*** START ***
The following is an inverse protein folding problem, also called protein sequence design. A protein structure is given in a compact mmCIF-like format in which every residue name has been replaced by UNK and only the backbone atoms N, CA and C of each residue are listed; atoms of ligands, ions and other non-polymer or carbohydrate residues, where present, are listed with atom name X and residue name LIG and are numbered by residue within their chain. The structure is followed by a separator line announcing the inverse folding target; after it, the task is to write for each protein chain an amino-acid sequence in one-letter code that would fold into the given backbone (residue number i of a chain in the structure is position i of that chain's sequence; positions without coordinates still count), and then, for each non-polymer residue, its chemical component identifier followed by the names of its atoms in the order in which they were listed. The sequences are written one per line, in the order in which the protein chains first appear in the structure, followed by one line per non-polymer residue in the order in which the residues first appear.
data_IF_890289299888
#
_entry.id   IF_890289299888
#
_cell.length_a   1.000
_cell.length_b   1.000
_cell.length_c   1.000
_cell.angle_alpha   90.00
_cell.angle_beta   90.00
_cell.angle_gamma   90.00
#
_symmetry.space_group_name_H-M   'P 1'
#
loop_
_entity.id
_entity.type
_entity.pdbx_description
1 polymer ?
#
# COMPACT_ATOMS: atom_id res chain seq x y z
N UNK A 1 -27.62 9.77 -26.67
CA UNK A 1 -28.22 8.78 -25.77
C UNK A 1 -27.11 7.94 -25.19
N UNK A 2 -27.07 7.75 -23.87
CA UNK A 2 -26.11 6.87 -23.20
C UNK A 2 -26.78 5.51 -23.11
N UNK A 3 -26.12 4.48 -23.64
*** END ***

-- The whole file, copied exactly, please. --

The following is an inverse protein folding problem, also called protein sequence design. A protein structure is given in a compact mmCIF-like format in which every residue name has been replaced by UNK and only the backbone atoms N, CA and C of each residue are listed; atoms of ligands, ions and other non-polymer or carbohydrate residues, where present, are listed with atom name X and residue name LIG and are numbered by residue within their chain. The structure is followed by a separator line announcing the inverse folding target; after it, the task is to write for each protein chain an amino-acid sequence in one-letter code that would fold into the given backbone (residue number i of a chain in the structure is position i of that chain's sequence; positions without coordinates still count), and then, for each non-polymer residue, its chemical component identifier followed by the names of its atoms in the order in which they were listed. The sequences are written one per line, in the order in which the protein chains first appear in the structure, followed by one line per non-polymer residue in the order in which the residues first appear.
data_IF_890289299888
#
_entry.id   IF_890289299888
#
_cell.length_a   1.000
_cell.length_b   1.000
_cell.length_c   1.000
_cell.angle_alpha   90.00
_cell.angle_beta   90.00
_cell.angle_gamma   90.00
#
_symmetry.space_group_name_H-M   'P 1'
#
loop_
_entity.id
_entity.type
_entity.pdbx_description
1 polymer ?
#
# COMPACT_ATOMS: atom_id res chain seq x y z
N UNK A 1 -27.62 9.77 -26.67
CA UNK A 1 -28.22 8.78 -25.77
C UNK A 1 -27.11 7.94 -25.19
N UNK A 2 -27.07 7.75 -23.87
CA UNK A 2 -26.11 6.87 -23.20
C UNK A 2 -26.78 5.51 -23.11
N UNK A 3 -26.12 4.48 -23.64